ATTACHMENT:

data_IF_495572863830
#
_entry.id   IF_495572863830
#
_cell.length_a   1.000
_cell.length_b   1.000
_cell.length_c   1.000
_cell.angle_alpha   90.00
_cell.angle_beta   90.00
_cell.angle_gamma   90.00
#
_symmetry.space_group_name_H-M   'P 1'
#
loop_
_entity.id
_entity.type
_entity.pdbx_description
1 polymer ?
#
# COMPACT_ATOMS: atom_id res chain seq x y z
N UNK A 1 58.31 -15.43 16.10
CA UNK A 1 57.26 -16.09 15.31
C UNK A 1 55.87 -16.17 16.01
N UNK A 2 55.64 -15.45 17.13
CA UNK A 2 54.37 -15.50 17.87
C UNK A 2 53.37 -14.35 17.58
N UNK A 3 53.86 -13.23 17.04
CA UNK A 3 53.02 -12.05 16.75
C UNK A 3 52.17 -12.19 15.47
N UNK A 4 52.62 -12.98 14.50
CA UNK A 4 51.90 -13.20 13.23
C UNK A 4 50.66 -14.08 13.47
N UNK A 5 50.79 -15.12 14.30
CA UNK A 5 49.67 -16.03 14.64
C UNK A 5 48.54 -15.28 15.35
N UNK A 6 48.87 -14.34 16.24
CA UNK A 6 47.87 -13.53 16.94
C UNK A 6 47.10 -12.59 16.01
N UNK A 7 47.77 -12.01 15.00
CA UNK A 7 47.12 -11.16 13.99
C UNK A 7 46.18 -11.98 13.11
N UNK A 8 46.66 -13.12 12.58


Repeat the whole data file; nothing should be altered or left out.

data_IF_495572863830
#
_entry.id   IF_495572863830
#
_cell.length_a   1.000
_cell.length_b   1.000
_cell.length_c   1.000
_cell.angle_alpha   90.00
_cell.angle_beta   90.00
_cell.angle_gamma   90.00
#
_symmetry.space_group_name_H-M   'P 1'
#
loop_
_entity.id
_entity.type
_entity.pdbx_description
1 polymer ?
#
# COMPACT_ATOMS: atom_id res chain seq x y z
N UNK A 1 58.31 -15.43 16.10
CA UNK A 1 57.26 -16.09 15.31
C UNK A 1 55.87 -16.17 16.01
N UNK A 2 55.64 -15.45 17.13
CA UNK A 2 54.37 -15.50 17.87
C UNK A 2 53.37 -14.35 17.58
N UNK A 3 53.86 -13.23 17.04
CA UNK A 3 53.02 -12.05 16.75
C UNK A 3 52.17 -12.19 15.47
N UNK A 4 52.62 -12.98 14.50
CA UNK A 4 51.90 -13.20 13.23
C UNK A 4 50.66 -14.08 13.47
N UNK A 5 50.79 -15.12 14.30
CA UNK A 5 49.67 -16.03 14.64
C UNK A 5 48.54 -15.28 15.35
N UNK A 6 48.87 -14.34 16.24
CA UNK A 6 47.87 -13.53 16.94
C UNK A 6 47.10 -12.59 16.01
N UNK A 7 47.77 -12.01 15.00
CA UNK A 7 47.12 -11.16 13.99
C UNK A 7 46.18 -11.98 13.11
N UNK A 8 46.66 -13.12 12.58